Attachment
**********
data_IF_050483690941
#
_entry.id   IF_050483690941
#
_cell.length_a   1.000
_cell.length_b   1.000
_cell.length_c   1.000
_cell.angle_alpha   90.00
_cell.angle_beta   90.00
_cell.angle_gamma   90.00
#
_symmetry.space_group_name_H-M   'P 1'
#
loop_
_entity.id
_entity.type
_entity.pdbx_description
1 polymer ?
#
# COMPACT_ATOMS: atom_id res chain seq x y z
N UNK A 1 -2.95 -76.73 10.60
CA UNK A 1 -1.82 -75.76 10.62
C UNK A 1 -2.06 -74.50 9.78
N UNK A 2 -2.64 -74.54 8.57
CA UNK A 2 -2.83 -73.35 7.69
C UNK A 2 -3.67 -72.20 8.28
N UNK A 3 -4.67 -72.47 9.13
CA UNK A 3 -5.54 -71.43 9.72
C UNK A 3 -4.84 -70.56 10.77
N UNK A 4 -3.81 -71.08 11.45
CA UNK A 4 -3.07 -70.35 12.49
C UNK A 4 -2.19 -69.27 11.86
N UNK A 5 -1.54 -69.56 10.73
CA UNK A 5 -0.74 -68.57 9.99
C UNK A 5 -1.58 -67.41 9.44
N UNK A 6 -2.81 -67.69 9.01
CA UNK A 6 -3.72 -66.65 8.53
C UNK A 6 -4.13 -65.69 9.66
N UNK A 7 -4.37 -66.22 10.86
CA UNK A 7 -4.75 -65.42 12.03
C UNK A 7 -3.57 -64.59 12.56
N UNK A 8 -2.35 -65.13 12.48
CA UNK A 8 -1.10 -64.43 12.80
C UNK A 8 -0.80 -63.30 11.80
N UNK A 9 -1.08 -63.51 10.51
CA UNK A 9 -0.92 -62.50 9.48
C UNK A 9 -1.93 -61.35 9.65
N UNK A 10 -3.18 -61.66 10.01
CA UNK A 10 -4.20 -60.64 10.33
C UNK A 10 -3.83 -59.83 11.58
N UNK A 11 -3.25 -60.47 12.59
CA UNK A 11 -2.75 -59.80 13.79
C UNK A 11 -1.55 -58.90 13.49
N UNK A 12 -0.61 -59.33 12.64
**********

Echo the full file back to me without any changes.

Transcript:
data_IF_050483690941
#
_entry.id   IF_050483690941
#
_cell.length_a   1.000
_cell.length_b   1.000
_cell.length_c   1.000
_cell.angle_alpha   90.00
_cell.angle_beta   90.00
_cell.angle_gamma   90.00
#
_symmetry.space_group_name_H-M   'P 1'
#
loop_
_entity.id
_entity.type
_entity.pdbx_description
1 polymer ?
#
# COMPACT_ATOMS: atom_id res chain seq x y z
N UNK A 1 -2.95 -76.73 10.60
CA UNK A 1 -1.82 -75.76 10.62
C UNK A 1 -2.06 -74.50 9.78
N UNK A 2 -2.64 -74.54 8.57
CA UNK A 2 -2.83 -73.35 7.69
C UNK A 2 -3.67 -72.20 8.28
N UNK A 3 -4.67 -72.47 9.13
CA UNK A 3 -5.54 -71.43 9.72
C UNK A 3 -4.84 -70.56 10.77
N UNK A 4 -3.81 -71.08 11.45
CA UNK A 4 -3.07 -70.35 12.49
C UNK A 4 -2.19 -69.27 11.86
N UNK A 5 -1.54 -69.56 10.73
CA UNK A 5 -0.74 -68.57 9.99
C UNK A 5 -1.58 -67.41 9.44
N UNK A 6 -2.81 -67.69 9.01
CA UNK A 6 -3.72 -66.65 8.53
C UNK A 6 -4.13 -65.69 9.66
N UNK A 7 -4.37 -66.22 10.86
CA UNK A 7 -4.75 -65.42 12.03
C UNK A 7 -3.57 -64.59 12.56
N UNK A 8 -2.35 -65.13 12.48
CA UNK A 8 -1.10 -64.43 12.80
C UNK A 8 -0.80 -63.30 11.80
N UNK A 9 -1.08 -63.51 10.51
CA UNK A 9 -0.92 -62.50 9.48
C UNK A 9 -1.93 -61.35 9.65
N UNK A 10 -3.18 -61.66 10.01
CA UNK A 10 -4.20 -60.64 10.33
C UNK A 10 -3.83 -59.83 11.58
N UNK A 11 -3.25 -60.47 12.59
CA UNK A 11 -2.75 -59.80 13.79
C UNK A 11 -1.55 -58.90 13.49
N UNK A 12 -0.61 -59.33 12.64